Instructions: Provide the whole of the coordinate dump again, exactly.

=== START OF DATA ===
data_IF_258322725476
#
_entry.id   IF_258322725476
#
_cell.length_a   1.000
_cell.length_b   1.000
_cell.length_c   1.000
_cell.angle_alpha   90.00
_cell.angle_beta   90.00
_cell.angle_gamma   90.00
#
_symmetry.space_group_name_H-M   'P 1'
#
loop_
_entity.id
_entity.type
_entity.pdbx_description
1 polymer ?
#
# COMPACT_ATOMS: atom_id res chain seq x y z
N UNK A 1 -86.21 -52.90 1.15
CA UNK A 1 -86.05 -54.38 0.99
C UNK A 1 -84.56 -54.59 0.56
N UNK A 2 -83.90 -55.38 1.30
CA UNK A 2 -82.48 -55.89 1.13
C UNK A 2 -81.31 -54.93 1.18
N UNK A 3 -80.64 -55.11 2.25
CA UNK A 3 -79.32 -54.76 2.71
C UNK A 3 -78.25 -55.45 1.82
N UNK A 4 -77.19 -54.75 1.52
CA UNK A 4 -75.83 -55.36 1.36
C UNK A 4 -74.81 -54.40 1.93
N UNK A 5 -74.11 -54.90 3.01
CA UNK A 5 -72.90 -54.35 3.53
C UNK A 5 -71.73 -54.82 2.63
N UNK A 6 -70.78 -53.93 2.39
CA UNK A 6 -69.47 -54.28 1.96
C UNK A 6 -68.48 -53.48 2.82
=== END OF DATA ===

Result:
data_IF_258322725476
#
_entry.id   IF_258322725476
#
_cell.length_a   1.000
_cell.length_b   1.000
_cell.length_c   1.000
_cell.angle_alpha   90.00
_cell.angle_beta   90.00
_cell.angle_gamma   90.00
#
_symmetry.space_group_name_H-M   'P 1'
#
loop_
_entity.id
_entity.type
_entity.pdbx_description
1 polymer ?
#
# COMPACT_ATOMS: atom_id res chain seq x y z
N UNK A 1 -86.21 -52.90 1.15
CA UNK A 1 -86.05 -54.38 0.99
C UNK A 1 -84.56 -54.59 0.56
N UNK A 2 -83.90 -55.38 1.30
CA UNK A 2 -82.48 -55.89 1.13
C UNK A 2 -81.31 -54.93 1.18
N UNK A 3 -80.64 -55.11 2.25
CA UNK A 3 -79.32 -54.76 2.71
C UNK A 3 -78.25 -55.45 1.82
N UNK A 4 -77.19 -54.75 1.52
CA UNK A 4 -75.83 -55.36 1.36
C UNK A 4 -74.81 -54.40 1.93
N UNK A 5 -74.11 -54.90 3.01
CA UNK A 5 -72.90 -54.35 3.53
C UNK A 5 -71.73 -54.82 2.63
N UNK A 6 -70.78 -53.93 2.39
CA UNK A 6 -69.47 -54.28 1.96
C UNK A 6 -68.48 -53.48 2.82